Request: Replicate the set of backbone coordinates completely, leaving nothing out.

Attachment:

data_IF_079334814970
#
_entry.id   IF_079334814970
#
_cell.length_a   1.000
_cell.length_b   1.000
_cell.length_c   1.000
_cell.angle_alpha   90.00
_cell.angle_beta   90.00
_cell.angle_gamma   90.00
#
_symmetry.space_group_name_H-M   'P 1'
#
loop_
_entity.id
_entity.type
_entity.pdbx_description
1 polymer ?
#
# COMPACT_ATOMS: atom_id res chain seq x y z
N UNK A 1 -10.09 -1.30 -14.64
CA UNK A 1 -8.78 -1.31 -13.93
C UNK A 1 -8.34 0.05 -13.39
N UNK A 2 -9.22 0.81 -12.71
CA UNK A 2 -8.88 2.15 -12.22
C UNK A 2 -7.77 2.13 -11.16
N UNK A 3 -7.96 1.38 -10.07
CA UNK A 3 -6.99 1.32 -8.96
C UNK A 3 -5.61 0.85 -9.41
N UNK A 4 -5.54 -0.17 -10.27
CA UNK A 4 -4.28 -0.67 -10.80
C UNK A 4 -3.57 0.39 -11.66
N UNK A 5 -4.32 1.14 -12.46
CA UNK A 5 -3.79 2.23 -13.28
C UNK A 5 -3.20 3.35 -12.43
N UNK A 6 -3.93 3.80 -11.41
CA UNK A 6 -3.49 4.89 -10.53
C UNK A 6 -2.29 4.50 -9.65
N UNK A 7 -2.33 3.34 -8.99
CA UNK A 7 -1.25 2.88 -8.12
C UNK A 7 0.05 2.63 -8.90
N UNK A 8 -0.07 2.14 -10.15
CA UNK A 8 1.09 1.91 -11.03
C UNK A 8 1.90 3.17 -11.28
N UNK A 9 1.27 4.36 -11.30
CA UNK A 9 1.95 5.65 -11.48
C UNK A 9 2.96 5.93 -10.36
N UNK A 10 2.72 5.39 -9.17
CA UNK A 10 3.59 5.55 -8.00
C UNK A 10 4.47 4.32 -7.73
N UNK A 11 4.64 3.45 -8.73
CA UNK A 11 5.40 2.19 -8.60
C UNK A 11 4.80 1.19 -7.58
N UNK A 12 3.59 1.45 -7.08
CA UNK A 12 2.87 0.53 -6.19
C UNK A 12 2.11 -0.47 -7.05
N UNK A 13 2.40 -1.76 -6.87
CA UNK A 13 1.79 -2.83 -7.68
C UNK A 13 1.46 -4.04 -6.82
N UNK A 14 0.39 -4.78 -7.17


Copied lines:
data_IF_079334814970
#
_entry.id   IF_079334814970
#
_cell.length_a   1.000
_cell.length_b   1.000
_cell.length_c   1.000
_cell.angle_alpha   90.00
_cell.angle_beta   90.00
_cell.angle_gamma   90.00
#
_symmetry.space_group_name_H-M   'P 1'
#
loop_
_entity.id
_entity.type
_entity.pdbx_description
1 polymer ?
#
# COMPACT_ATOMS: atom_id res chain seq x y z
N UNK A 1 -10.09 -1.30 -14.64
CA UNK A 1 -8.78 -1.31 -13.93
C UNK A 1 -8.34 0.05 -13.39
N UNK A 2 -9.22 0.81 -12.71
CA UNK A 2 -8.88 2.15 -12.22
C UNK A 2 -7.77 2.13 -11.16
N UNK A 3 -7.96 1.38 -10.07
CA UNK A 3 -6.99 1.32 -8.96
C UNK A 3 -5.61 0.85 -9.41
N UNK A 4 -5.54 -0.17 -10.27
CA UNK A 4 -4.28 -0.67 -10.80
C UNK A 4 -3.57 0.39 -11.66
N UNK A 5 -4.32 1.14 -12.46
CA UNK A 5 -3.79 2.23 -13.28
C UNK A 5 -3.20 3.35 -12.43
N UNK A 6 -3.93 3.80 -11.41
CA UNK A 6 -3.49 4.89 -10.53
C UNK A 6 -2.29 4.50 -9.65
N UNK A 7 -2.33 3.34 -8.99
CA UNK A 7 -1.25 2.88 -8.12
C UNK A 7 0.05 2.63 -8.90
N UNK A 8 -0.07 2.14 -10.15
CA UNK A 8 1.09 1.91 -11.03
C UNK A 8 1.90 3.17 -11.28
N UNK A 9 1.27 4.36 -11.30
CA UNK A 9 1.95 5.65 -11.48
C UNK A 9 2.96 5.93 -10.36
N UNK A 10 2.72 5.39 -9.17
CA UNK A 10 3.59 5.55 -8.00
C UNK A 10 4.47 4.32 -7.73
N UNK A 11 4.64 3.45 -8.73
CA UNK A 11 5.40 2.19 -8.60
C UNK A 11 4.80 1.19 -7.58
N UNK A 12 3.59 1.45 -7.08
CA UNK A 12 2.87 0.53 -6.19
C UNK A 12 2.11 -0.47 -7.05
N UNK A 13 2.40 -1.76 -6.87
CA UNK A 13 1.79 -2.83 -7.68
C UNK A 13 1.46 -4.04 -6.82
N UNK A 14 0.39 -4.78 -7.17